Ddukbokhee aka Spicy Rice Cake
Had this urge for duk bok khee last night, so of course being the instant gratification type person I am, I head over to Kukjae market for some rice cakes and odeng.
What you will need:
simple broth, kelp and dried anchovy broth
rice cakes, cleaned and soaked in water
spoonfuls of kot chu jang, spiciness to taste
spoonful of honey, yes i said honey
cleaned odeng, cut into strips
kot chu ka rhu
salt and pepper to season
In a sauce pan, drain in some simple broth and bring to a simmer. A spoonful at a time, add in the kot chu jang. Add in a spoonful of kot chu ka rhu along with the minced garlic and a spoonful of honey. Taste along the process until you get it nice and spicy, but not too spicy for your taste.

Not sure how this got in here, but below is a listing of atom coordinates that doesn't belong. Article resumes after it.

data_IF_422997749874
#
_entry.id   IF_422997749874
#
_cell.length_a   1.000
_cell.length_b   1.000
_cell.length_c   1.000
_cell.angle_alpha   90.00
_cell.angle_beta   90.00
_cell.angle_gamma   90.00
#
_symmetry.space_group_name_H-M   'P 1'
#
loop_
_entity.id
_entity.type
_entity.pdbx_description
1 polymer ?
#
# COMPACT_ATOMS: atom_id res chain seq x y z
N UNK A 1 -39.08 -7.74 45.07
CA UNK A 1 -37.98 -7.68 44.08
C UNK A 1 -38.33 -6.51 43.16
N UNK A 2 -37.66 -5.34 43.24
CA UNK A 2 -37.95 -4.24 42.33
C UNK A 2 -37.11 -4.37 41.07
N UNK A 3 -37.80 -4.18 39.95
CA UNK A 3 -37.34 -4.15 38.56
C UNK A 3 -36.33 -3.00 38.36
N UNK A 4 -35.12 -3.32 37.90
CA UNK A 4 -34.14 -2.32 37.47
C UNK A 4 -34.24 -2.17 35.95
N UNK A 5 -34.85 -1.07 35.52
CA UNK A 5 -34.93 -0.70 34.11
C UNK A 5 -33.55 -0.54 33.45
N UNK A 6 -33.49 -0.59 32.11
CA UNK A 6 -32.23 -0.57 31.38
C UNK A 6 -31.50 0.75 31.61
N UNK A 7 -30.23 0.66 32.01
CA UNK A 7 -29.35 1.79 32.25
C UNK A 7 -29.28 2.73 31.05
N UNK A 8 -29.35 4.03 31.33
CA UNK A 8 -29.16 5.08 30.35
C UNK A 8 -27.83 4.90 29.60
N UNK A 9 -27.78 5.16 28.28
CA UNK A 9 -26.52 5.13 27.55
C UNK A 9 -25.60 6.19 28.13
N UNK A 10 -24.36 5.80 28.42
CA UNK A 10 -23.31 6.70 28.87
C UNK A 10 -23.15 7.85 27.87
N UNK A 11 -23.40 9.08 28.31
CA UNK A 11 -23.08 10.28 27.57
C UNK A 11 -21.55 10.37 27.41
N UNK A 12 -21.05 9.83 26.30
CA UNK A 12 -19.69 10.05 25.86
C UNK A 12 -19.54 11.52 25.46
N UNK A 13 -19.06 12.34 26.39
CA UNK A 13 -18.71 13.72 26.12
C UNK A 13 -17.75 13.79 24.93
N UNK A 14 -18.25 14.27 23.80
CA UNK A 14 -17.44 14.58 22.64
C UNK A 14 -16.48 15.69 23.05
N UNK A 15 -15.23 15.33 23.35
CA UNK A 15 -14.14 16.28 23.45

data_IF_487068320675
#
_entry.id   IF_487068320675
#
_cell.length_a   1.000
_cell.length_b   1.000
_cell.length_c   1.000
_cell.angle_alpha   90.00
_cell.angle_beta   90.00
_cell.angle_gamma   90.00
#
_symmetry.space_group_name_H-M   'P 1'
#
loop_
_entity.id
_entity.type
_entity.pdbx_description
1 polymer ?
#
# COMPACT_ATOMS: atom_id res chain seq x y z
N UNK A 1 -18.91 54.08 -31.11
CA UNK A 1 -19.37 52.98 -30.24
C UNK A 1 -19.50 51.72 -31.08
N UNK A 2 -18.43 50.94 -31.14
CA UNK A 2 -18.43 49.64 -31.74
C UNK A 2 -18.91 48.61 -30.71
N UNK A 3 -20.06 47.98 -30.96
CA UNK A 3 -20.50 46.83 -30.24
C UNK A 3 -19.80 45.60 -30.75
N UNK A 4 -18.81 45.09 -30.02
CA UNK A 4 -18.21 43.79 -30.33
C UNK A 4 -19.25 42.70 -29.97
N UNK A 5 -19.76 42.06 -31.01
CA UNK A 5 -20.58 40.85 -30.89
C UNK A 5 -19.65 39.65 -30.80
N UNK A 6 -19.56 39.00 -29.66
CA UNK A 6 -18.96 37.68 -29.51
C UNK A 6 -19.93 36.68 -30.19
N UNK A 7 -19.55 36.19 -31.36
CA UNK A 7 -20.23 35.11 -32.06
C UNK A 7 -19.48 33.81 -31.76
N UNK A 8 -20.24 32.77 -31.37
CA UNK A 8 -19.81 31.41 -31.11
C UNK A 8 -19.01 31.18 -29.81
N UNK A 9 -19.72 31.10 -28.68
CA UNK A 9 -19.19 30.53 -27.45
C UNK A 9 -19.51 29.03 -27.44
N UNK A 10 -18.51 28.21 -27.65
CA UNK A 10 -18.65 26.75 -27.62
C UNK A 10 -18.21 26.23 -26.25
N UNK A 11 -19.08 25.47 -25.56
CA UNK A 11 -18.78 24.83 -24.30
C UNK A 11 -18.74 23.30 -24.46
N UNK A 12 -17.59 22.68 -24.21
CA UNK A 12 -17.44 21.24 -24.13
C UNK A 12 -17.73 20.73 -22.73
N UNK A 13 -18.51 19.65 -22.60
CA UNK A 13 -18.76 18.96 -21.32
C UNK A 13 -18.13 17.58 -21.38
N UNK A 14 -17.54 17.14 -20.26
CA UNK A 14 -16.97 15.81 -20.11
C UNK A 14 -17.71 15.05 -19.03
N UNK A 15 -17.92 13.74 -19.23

Drain the soaked rice cakes and add. Toss in the sliced odeng and mix.
Simmer for a few minutes, toss in the green onions and sprinkle some sesame seed. Done.
For those looking for more, I like to add in a bit of miso. It adds a nice complexity to the flavor. Also, of course it would be ideal to have odeng broth, but we are not all pojangmacha ajumahs that make duk bok khee all day. Experiment with everything and anything. In Insadong, I had kaen neep duk bok khee, and surprisingly, it was great. I like to toss in jap chae noodles, cabbage, ramen noodles, just whatevers in the pantry. For extra kick in the ass, I like to add some cayenne powder.
Now the dduk selection is key. You want to use a bigger dduk than thinner. The ovalets you use for dduk gook won't work here.